Jim Noir is a one-man band who sounds quite unlike anybody else. A huge chunk of his splattergun approach is dominated by 1960s psych pop; all layered vocal harmonies, sweetly strummed guitars and sunshine melodies. Despite his origins in Manchester, Noir’s first single (October 2004) was thrown together from reclaimed harmonies bitten from The Beach Boys, riffs borrowed from Pete Townsend and string arrangements discarded by the Alan Parsons Project way back in the 1970s.

When it comes to the songs themselves, they are occupied with tree-climbing, kicking a football around, and inclement weather. “I’ve never really seen myself as a singer/songwriter,” admits Jim. “I see my music as a weird hybrid. Me and my mate used to mess around making dance tunes when we were kids. His dad was a folk musician who had an eight track and some mad instruments, and we’d utilise that stuff to make our own wacky tunes.”

From there, Jim started to record himself playing the drums, guitar and keyboards, and in fact played everything on the album. “It felt like I was doing more in physically recording instruments rather than simply sequencing samples or whatever, which is what dance music is all about isn’t it? I’d always been into The Beatles, and wanted to be in a band, but didn’t realise that I could do it on my own. I only decided to start singing a couple of years ago.”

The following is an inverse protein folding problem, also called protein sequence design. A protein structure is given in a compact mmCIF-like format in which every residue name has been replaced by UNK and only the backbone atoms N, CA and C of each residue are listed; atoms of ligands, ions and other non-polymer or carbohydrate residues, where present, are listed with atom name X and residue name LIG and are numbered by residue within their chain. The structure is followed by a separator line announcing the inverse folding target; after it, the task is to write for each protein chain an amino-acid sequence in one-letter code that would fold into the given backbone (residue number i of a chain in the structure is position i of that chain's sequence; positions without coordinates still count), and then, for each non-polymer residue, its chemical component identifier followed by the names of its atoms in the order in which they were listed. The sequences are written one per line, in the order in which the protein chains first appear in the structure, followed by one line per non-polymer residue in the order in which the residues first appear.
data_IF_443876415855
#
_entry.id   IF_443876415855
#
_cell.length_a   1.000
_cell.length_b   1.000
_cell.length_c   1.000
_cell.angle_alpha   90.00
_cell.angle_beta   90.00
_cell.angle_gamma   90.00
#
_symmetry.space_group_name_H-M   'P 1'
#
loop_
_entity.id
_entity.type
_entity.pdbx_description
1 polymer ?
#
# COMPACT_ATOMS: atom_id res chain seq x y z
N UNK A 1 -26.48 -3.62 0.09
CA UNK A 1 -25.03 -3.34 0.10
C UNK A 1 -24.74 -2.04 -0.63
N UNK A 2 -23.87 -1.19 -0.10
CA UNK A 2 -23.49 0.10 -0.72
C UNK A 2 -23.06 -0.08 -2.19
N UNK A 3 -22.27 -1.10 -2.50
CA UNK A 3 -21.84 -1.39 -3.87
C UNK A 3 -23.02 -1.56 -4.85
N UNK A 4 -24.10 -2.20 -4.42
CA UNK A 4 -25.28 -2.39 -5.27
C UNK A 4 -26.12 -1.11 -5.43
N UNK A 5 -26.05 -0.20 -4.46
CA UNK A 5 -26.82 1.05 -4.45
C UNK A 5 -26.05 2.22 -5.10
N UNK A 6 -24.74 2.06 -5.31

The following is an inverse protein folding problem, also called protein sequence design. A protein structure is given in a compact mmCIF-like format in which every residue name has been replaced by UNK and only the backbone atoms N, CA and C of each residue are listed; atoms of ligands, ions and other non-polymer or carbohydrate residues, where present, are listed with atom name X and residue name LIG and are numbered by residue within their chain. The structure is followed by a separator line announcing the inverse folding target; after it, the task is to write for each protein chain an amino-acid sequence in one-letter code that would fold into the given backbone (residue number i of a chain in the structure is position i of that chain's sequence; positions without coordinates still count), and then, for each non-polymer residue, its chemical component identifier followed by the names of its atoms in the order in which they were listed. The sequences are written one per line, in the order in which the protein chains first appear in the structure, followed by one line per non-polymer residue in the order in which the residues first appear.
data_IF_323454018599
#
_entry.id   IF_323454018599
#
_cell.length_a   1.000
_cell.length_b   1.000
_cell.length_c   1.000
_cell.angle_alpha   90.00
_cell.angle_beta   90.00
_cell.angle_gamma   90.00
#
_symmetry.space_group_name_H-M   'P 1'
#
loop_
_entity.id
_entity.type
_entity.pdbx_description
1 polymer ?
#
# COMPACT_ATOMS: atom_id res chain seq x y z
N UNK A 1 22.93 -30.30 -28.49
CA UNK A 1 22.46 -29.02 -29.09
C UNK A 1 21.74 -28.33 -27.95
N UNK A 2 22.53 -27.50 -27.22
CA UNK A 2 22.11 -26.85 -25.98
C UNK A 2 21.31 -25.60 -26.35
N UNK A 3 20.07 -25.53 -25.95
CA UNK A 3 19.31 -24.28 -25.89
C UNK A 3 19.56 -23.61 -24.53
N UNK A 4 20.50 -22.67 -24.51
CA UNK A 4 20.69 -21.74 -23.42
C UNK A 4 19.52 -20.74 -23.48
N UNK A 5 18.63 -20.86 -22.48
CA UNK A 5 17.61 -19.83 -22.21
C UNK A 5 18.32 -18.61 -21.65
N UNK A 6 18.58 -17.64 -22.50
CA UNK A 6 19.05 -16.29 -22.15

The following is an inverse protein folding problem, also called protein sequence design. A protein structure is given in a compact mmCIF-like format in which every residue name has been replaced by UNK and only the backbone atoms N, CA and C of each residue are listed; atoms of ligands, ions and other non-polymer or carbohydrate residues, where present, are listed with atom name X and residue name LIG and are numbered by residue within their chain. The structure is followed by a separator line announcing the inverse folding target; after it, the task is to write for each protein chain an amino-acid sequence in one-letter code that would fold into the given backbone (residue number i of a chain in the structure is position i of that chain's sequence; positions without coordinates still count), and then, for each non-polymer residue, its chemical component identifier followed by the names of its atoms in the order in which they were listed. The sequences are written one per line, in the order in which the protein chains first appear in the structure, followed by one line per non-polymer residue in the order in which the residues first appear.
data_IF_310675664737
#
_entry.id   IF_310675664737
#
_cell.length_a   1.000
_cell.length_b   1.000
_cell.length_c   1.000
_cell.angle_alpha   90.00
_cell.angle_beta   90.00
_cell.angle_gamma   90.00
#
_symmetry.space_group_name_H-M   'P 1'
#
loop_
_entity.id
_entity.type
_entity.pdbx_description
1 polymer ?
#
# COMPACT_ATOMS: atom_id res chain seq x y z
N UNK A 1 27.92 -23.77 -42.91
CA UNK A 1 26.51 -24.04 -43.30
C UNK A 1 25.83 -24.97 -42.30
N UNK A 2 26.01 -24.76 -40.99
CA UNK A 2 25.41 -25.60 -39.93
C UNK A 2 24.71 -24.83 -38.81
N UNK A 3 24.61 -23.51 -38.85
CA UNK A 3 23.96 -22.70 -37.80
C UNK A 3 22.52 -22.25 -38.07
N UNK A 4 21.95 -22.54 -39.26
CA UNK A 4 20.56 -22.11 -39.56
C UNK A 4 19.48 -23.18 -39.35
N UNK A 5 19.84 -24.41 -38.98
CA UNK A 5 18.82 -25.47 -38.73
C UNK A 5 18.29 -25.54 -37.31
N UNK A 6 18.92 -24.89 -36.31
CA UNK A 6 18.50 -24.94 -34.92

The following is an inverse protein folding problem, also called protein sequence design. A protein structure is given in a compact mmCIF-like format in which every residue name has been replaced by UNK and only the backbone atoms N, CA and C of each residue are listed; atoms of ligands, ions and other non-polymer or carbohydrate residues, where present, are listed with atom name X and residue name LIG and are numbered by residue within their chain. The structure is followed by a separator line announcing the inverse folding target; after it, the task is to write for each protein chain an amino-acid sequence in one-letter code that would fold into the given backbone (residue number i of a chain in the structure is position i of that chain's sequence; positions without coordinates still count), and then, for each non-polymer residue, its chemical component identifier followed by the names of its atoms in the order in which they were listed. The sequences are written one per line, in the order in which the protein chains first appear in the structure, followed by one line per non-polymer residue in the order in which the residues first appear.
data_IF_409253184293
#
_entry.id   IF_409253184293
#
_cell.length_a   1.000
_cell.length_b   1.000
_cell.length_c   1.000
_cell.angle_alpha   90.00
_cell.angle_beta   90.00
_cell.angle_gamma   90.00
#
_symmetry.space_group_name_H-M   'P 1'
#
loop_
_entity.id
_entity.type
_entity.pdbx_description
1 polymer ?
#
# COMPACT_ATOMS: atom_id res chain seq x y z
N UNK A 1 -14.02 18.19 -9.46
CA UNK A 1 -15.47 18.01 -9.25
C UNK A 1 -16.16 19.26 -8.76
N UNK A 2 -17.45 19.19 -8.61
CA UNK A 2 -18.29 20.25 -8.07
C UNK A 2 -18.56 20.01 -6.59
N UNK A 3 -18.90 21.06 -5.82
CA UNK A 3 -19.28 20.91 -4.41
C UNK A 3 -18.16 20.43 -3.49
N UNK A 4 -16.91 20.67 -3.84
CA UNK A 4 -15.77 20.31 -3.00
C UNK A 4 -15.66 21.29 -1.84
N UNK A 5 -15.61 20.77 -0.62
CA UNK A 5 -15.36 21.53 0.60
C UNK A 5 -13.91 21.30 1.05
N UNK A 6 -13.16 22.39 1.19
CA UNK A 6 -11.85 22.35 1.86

And he still uses his old electronic way of doing things: “I’ll record maybe 10 seconds of drums, do something else, record that and then do something else. Because of that I’ve got absolutely millions of bits and pieces, but I prefer that way of working because I never feel any pressure to finish anything – I can just put it all together at my own pace.”

A demo sent to Twisted Nerve records in Manchester resulted in a deal with the nascent My Dad imprint. “I’d sent a CD of five tracks in – nothing serious, just to see what would happen,” Jim explains. “One of my mates was signed to the label; I liked some of the music and thought I might fit in. As it happened, the manager of My Dad was there at that time. He asked me if I had any more tracks but I hadn’t, so I had to write material for each single as I went along.”

“I kind of enjoyed that,” he adds, laughing. “It was a bit of a buzz to try and improve on what I’d done before, and with the album I wanted each song to be as good as the others. I find saying things on records quite difficult, but I guess all of my songs are about naivety and normality. Everything is a version of me in some way; I’m very polite and English but I can also be silly and eccentric and I think all of that is reflected in the songs.”

A growing buzz has resulted in a probationary deal with a major label. “It’s happened relatively quickly – I’d never expected it all to go quite this far,” he says. “They gave me some money and if I do well they’ll sign us properly, and if not they’ll say goodbye.” +

Tower of Love is out on My Dad in December, and is also available on